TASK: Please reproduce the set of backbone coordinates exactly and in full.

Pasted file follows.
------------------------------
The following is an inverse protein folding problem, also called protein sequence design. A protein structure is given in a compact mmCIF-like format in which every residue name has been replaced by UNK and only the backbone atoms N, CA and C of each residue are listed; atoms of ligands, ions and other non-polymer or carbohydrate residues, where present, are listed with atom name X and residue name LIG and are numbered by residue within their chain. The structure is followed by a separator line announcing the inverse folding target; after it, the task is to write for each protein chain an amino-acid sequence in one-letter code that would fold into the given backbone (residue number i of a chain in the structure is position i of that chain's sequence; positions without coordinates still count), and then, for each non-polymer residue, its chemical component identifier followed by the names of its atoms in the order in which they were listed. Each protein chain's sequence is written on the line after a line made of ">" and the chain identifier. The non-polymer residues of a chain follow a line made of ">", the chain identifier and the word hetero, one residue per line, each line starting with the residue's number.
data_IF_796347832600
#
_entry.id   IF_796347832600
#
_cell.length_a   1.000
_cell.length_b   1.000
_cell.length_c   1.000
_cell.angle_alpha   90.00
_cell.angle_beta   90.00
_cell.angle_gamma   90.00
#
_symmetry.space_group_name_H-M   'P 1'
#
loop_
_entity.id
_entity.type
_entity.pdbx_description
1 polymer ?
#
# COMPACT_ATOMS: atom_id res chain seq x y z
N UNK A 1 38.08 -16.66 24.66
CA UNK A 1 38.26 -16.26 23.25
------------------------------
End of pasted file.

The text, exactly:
The following is an inverse protein folding problem, also called protein sequence design. A protein structure is given in a compact mmCIF-like format in which every residue name has been replaced by UNK and only the backbone atoms N, CA and C of each residue are listed; atoms of ligands, ions and other non-polymer or carbohydrate residues, where present, are listed with atom name X and residue name LIG and are numbered by residue within their chain. The structure is followed by a separator line announcing the inverse folding target; after it, the task is to write for each protein chain an amino-acid sequence in one-letter code that would fold into the given backbone (residue number i of a chain in the structure is position i of that chain's sequence; positions without coordinates still count), and then, for each non-polymer residue, its chemical component identifier followed by the names of its atoms in the order in which they were listed. Each protein chain's sequence is written on the line after a line made of ">" and the chain identifier. The non-polymer residues of a chain follow a line made of ">", the chain identifier and the word hetero, one residue per line, each line starting with the residue's number.
data_IF_796347832600
#
_entry.id   IF_796347832600
#
_cell.length_a   1.000
_cell.length_b   1.000
_cell.length_c   1.000
_cell.angle_alpha   90.00
_cell.angle_beta   90.00
_cell.angle_gamma   90.00
#
_symmetry.space_group_name_H-M   'P 1'
#
loop_
_entity.id
_entity.type
_entity.pdbx_description
1 polymer ?
#
# COMPACT_ATOMS: atom_id res chain seq x y z
N UNK A 1 38.08 -16.66 24.66
CA UNK A 1 38.26 -16.26 23.25